PFAS analytical methods differ based on regulatory requirements and matrix type. Tables 5 and 6 summarize the analytical method details for different matrices and the different analytes included in each method. These tables include method information, collection container requirements, holding times, preservation requirements, analytical instrumentation, analytes included, detection limits, and more. More information regarding method requirements and method comparisons can be found from the EPA, ASTM and ITRC (ASTM, 2021; ITRC, 2022a; EPA, 2023i). The main differences among the available methods are mainly the validated matrix (for example drinking water vs nonpotable), sample cleanup techniques, the number of target analytes, and the instrument limits of detection. To help guide the selection of a particular method, this section provides a brief description of commonly accepted methods for different media and matrices.

Table 6.    

List of analytes included in commercially available methods for analyzing per- and polyfluoroalkyl substances (PFAS).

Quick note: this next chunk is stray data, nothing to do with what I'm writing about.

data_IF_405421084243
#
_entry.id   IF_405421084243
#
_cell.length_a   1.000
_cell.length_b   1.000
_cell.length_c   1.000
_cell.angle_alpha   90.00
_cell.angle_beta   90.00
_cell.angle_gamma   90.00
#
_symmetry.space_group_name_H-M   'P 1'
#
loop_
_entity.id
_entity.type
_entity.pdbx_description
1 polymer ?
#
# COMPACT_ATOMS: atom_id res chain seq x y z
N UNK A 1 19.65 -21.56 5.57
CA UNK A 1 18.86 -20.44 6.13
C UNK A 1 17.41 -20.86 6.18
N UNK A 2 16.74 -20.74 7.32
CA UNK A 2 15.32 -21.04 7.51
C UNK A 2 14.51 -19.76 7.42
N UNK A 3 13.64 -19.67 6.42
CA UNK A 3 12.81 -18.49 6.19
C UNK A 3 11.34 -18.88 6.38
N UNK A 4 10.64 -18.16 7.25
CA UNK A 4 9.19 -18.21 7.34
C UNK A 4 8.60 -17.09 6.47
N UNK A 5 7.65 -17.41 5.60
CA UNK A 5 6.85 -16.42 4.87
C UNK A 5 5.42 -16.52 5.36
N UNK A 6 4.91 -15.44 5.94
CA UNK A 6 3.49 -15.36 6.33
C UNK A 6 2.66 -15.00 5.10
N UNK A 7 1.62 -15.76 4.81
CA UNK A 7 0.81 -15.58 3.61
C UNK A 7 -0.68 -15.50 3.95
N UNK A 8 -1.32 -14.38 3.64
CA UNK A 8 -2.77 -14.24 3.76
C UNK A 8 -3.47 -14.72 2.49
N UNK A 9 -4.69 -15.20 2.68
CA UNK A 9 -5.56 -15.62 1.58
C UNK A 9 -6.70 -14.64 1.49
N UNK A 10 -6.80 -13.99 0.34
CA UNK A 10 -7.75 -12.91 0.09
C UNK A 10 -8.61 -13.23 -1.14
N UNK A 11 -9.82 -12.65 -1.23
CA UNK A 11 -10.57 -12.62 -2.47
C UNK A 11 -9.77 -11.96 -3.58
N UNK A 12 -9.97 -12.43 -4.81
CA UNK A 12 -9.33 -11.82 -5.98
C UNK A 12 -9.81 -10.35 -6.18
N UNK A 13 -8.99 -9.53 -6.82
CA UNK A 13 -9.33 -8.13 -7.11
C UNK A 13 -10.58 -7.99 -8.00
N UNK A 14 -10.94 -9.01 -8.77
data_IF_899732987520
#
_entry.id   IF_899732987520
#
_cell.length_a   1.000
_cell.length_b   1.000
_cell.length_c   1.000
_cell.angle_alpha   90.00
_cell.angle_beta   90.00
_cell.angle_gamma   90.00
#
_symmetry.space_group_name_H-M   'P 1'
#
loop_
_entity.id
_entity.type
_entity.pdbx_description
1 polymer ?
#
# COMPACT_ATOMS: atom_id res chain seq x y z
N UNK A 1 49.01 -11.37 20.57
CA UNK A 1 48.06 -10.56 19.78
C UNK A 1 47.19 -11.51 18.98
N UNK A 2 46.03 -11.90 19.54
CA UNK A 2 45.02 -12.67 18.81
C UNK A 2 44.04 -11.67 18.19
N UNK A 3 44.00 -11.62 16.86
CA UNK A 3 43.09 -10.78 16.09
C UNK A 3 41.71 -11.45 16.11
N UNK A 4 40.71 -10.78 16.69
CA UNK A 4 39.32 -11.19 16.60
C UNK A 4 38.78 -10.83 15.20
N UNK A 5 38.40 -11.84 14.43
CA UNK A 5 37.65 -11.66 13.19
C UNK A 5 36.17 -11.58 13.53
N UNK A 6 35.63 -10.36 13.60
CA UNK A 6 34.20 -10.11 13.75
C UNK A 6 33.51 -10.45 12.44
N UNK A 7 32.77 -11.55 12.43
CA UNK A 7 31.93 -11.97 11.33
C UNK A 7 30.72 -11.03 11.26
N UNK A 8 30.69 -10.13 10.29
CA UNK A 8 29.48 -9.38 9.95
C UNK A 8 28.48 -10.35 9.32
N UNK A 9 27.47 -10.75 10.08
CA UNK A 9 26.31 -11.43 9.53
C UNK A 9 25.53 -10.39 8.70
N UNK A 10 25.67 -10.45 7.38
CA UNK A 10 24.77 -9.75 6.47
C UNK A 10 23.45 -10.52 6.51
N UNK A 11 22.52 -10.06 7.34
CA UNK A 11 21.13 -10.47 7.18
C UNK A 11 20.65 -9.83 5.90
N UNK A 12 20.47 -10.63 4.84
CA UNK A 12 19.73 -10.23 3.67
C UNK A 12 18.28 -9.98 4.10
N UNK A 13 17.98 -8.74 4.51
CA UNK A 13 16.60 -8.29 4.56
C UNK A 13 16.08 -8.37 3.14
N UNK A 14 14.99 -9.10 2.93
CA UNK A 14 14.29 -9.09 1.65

[Refer to table 1 for definitions of the analytes. CASRN, Chemical Abstracts Service Registry Number; EPA, U.S. Environmental Protection Agency; SW; solid waste; ASTM; American Society for Testing and Materials; X, analyte included in method; --, not included in method; NA, not applicable]

Analyte abbreviation (synonym) CASRN Draft EPA 1633 (July 2023) EPA 537.1 (March 2020) EPA 533 (December 2019) SW-846 Method 8327 (July 2021) ASTM D7968 and D7979 (2015) ASTM D8421
(2022)
PFBA 375-22-4 X -- X X X X
PFPeA 2706-90-3 X -- X X X X
PFHxA 307-24-4 X X X X X X
PFHpA 375-85-9 X X X X X X
PFOA 335-67-1 X X X X X X
PFNA 375-95-1 X X X X X X
PFDA 335-76-2 X X X X X X
PFUnDA (PFUnA, PFUDA) 2058-94-8 X X X X X X
PFDoA 307-55-1 X X X X X X
PFTrDA (PFTriA) 72629-94-8 X X -- X X X
PFTeDA (PFTreA) 376-06-7 X -- -- X X X
FOSA (PFOSA) 754-91-6 X -- -- X -- X
HFPO-DA (Gen-X, FRD-903) 13252-13-6 X X X -- -- X
N-MeFOSE 24448-09-7 X -- -- -- -- X
N-MeFOSA 31506-32-8 X -- -- -- -- X
N-MeFOSAA 2355-31-9 X X -- X -- X
N-EtFOSA 4151-50-2 X -- -- -- -- X
N-EtFOSAA 2991-50-6 X X -- X -- X
N-EtFOSE 1691-99-2 X -- -- -- -- X